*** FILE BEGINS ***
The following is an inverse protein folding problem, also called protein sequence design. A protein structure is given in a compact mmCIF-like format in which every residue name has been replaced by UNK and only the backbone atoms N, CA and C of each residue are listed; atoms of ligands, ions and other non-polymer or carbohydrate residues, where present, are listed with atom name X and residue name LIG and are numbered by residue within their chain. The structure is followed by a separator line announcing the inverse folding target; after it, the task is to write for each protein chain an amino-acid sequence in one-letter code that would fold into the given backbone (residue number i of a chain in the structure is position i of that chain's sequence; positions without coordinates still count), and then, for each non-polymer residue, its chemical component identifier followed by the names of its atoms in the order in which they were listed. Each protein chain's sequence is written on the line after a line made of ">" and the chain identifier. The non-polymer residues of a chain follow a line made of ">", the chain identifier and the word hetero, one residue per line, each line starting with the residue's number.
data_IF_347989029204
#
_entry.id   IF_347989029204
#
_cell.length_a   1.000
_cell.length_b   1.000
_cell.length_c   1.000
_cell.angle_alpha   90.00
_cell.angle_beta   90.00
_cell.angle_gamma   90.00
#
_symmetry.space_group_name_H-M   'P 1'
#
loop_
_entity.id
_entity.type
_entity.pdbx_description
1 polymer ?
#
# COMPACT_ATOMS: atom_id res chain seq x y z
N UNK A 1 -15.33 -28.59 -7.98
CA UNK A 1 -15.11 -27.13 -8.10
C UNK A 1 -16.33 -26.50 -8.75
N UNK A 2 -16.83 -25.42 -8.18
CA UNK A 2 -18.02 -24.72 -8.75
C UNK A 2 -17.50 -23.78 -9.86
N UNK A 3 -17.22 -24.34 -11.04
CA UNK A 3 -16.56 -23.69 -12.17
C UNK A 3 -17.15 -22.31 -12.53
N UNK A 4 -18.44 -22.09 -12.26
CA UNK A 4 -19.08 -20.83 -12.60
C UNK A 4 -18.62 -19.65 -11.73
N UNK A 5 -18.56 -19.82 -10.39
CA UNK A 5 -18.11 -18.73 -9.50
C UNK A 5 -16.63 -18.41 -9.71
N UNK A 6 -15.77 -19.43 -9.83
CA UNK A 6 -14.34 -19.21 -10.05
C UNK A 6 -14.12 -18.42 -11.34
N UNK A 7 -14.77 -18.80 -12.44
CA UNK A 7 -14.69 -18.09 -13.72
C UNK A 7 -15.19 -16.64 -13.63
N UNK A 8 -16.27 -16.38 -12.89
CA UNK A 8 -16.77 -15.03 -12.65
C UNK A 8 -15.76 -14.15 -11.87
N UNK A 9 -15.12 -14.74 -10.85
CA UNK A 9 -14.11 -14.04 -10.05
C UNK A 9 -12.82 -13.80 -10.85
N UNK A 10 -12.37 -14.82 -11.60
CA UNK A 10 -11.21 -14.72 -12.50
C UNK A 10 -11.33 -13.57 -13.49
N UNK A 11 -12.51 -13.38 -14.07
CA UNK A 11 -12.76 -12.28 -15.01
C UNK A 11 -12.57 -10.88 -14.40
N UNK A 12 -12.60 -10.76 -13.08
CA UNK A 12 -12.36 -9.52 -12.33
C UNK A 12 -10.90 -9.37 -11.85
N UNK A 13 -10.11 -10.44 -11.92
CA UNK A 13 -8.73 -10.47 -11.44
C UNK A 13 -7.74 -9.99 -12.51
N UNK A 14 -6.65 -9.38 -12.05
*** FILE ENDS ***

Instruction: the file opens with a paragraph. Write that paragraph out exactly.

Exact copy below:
The following is an inverse protein folding problem, also called protein sequence design. A protein structure is given in a compact mmCIF-like format in which every residue name has been replaced by UNK and only the backbone atoms N, CA and C of each residue are listed; atoms of ligands, ions and other non-polymer or carbohydrate residues, where present, are listed with atom name X and residue name LIG and are numbered by residue within their chain. The structure is followed by a separator line announcing the inverse folding target; after it, the task is to write for each protein chain an amino-acid sequence in one-letter code that would fold into the given backbone (residue number i of a chain in the structure is position i of that chain's sequence; positions without coordinates still count), and then, for each non-polymer residue, its chemical component identifier followed by the names of its atoms in the order in which they were listed. Each protein chain's sequence is written on the line after a line made of ">" and the chain identifier. The non-polymer residues of a chain follow a line made of ">", the chain identifier and the word hetero, one residue per line, each line starting with the residue's number.